In the few days since Daniel Prude’s death became public, questions about what happened and calls for thorough investigations have been asked by the family, by the public, by protesters for racial and social justice, by politicians – and by police.
“We’re hopeful the state Attorney General’s Office will continue to conduct a fair and impartial investigation into the facts of the matter,” Rochester Police Locust Club President Mike Mazzeo said at a Sept. 4 news conference. “We believe, we more than believe, we know, there’s a substantial amount of information to adequately determine what the circumstances are surrounding the death of Daniel Prude.”
Mazzeo said the process must be transparent and that all evidence be released so that the public understands the context of the decision.
“Whatever the conclusion is, it is,” he said.
“There’s one message that can be taken from here today, it should be this: Our country is in crisis,” he said. “There are many changes that are needed. Some are very complicated, some answers are already known. … Seeking the truth, nothing more should be our solution to solving our most pressing problem. Everyone has a responsibility and must be committed to making that process not just better but perfect. It’s not only to go take commitment, it will take trust.”
Mazzeo’s statements were the most recent in a string of news conferences after Prude’s death was announced by his family and body-worn camera footage of his encounter with police was released to the media.
According to the Monroe County Medical Examiner, Prude died from “complications of asphyxia in the setting of physical restrain, excited delirium and acute phencyclidine intoxication. The medical examiner ruled the manner of death a homicide. The medical examiner’s report includes donation of Prude’s liver and left kidney.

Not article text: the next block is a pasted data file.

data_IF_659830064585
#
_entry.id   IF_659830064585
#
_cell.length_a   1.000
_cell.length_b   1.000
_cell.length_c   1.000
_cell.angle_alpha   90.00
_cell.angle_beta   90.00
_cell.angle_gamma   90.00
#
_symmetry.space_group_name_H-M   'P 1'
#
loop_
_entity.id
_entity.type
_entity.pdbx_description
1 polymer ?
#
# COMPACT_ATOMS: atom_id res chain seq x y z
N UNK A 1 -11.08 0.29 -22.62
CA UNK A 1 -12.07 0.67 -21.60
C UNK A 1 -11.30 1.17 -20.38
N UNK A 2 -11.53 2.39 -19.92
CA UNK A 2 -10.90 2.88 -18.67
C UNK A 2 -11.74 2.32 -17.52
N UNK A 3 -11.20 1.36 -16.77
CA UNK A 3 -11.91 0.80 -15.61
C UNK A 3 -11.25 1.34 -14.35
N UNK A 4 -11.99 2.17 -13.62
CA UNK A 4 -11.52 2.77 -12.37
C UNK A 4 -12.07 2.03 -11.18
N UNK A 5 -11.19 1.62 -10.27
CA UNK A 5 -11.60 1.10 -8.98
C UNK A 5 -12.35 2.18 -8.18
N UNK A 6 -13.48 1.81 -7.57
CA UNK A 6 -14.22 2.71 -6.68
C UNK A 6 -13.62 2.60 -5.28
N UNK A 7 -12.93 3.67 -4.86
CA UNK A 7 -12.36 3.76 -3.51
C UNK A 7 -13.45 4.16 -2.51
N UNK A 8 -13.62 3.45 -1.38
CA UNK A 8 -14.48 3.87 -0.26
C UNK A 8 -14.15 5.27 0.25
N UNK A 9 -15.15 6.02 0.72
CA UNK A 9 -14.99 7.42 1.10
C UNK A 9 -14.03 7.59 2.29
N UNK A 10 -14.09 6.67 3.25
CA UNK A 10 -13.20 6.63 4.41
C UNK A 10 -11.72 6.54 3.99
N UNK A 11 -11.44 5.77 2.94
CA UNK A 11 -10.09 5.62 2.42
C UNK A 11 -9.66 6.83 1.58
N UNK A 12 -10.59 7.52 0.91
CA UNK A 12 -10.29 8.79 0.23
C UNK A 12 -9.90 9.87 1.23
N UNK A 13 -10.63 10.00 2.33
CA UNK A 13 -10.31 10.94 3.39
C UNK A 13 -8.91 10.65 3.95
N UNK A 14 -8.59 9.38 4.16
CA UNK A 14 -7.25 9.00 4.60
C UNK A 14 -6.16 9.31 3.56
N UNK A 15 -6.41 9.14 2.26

Police had been called by Joseph Prude, who was concerned for his brother’s safety after he was released by Strong Memorial Hospital for a mental health evaluation. Joseph Prude told police who responded to his house that he feared his brother was going to harm himself. Different officers came upon Prude on Jefferson Avenue.
The situation has renewed calls for improving help for people in a mental health crisis and posed the question of whether mental health professionals are better suited than police to respond in those situations.
“I absolutely believe we need more help,” Mazzeo said. “We definitely need changes. What we have to understand is how do we do that … ?”
Mazzeo also called for training protocols to be reviewed. He said the officers recently had been trained on the techniques they used. He said the training comes from the state, and that officers cannot deviate from what they are taught or they will face discipline.
“They had to do exactly what they did … The officers have no interest in having an individual on the ground,” he said. They have no other recourse until the ambulance can get there and until the gurney can get there.”
Earlier in the week, news conferences with Mayor Lovely Warren and Police Chief La’Ron Singletary addressed a timeline. The encounter with police was March 23. Prude died March 30. That it took several months for the event to be public drew questions about openness.
Warren said she was initially was told by Singletary that Prude had a suffered a drug overdose. She said she didn’t learn the extent of the situation until early August, when the city was filling a Freedom of Information request from the family’s attorney and was preparing to release the body camera footage.
Mazzeo said that in the days immediately after the incident, the officers involved were asked to talk with the Major Crimes Unit, which was conducting an investigation. Mazzeo said the officers cooperated and he was told the belief was the officers followed protocol.
At one point, the mayor said the city was not able to do its own investigation because the attorney general was involved, according to an executive order from the governor following the death of Eric Garner.
However, on Sept. 3, the attorney general said its office had not asked the city to refrain from doing its own investigation and in fact encouraged the city and the police department to do their own investigations.